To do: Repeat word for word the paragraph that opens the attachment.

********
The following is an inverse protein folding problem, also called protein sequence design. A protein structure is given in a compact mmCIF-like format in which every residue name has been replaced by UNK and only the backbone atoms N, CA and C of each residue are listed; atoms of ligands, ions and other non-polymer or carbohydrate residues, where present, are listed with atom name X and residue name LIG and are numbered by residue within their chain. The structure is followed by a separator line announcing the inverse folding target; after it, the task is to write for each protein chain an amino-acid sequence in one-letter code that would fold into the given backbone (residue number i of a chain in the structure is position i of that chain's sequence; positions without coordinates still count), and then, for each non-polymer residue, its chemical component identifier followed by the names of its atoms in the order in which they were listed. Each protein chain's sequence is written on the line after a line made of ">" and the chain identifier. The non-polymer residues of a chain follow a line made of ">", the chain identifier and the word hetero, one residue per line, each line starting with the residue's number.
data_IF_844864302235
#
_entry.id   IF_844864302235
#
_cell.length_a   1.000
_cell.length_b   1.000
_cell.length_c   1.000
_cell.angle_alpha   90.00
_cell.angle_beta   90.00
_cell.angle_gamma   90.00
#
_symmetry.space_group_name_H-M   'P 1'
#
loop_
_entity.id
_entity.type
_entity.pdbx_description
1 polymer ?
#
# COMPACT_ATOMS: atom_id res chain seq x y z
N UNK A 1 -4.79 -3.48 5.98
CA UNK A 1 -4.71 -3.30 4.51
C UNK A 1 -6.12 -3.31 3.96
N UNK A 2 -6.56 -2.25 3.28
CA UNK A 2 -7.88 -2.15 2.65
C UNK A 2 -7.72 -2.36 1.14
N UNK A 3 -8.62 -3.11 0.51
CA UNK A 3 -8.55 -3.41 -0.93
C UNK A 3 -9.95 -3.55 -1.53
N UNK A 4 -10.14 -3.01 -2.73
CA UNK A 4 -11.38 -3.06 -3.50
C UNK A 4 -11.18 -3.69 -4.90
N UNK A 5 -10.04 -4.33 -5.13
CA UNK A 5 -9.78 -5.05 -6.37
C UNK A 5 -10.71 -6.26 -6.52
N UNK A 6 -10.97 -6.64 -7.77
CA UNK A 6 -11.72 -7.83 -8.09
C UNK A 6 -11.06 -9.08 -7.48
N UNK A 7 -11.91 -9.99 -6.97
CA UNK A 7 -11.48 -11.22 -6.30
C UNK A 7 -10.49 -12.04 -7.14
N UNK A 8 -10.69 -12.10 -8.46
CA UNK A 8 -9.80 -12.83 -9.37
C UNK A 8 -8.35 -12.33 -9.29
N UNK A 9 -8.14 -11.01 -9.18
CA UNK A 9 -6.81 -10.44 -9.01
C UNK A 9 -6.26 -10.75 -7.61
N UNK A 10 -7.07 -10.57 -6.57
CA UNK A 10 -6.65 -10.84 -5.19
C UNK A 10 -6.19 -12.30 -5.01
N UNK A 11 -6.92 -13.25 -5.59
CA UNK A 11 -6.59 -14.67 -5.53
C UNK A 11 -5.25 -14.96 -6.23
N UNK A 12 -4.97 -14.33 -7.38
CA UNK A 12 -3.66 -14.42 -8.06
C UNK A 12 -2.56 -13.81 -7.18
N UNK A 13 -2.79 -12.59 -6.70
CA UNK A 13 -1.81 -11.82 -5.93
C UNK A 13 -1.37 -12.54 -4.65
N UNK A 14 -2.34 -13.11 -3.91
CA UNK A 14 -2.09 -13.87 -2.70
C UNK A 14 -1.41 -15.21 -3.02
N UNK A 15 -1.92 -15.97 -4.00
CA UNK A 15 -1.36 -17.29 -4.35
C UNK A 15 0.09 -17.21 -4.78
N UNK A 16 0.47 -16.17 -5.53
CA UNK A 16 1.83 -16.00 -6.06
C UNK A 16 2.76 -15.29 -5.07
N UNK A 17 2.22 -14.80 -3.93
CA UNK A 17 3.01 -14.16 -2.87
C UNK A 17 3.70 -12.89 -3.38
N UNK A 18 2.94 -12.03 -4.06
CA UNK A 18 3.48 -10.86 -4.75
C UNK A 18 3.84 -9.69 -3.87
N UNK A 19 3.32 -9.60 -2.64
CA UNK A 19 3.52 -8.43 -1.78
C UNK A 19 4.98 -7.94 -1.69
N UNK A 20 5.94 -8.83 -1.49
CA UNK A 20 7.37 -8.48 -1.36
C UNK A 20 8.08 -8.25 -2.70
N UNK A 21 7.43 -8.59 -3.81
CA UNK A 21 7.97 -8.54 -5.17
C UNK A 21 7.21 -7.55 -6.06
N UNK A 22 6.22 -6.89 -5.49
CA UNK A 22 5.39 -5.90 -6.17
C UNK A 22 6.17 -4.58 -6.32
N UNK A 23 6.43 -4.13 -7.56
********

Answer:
The following is an inverse protein folding problem, also called protein sequence design. A protein structure is given in a compact mmCIF-like format in which every residue name has been replaced by UNK and only the backbone atoms N, CA and C of each residue are listed; atoms of ligands, ions and other non-polymer or carbohydrate residues, where present, are listed with atom name X and residue name LIG and are numbered by residue within their chain. The structure is followed by a separator line announcing the inverse folding target; after it, the task is to write for each protein chain an amino-acid sequence in one-letter code that would fold into the given backbone (residue number i of a chain in the structure is position i of that chain's sequence; positions without coordinates still count), and then, for each non-polymer residue, its chemical component identifier followed by the names of its atoms in the order in which they were listed. Each protein chain's sequence is written on the line after a line made of ">" and the chain identifier. The non-polymer residues of a chain follow a line made of ">", the chain identifier and the word hetero, one residue per line, each line starting with the residue's number.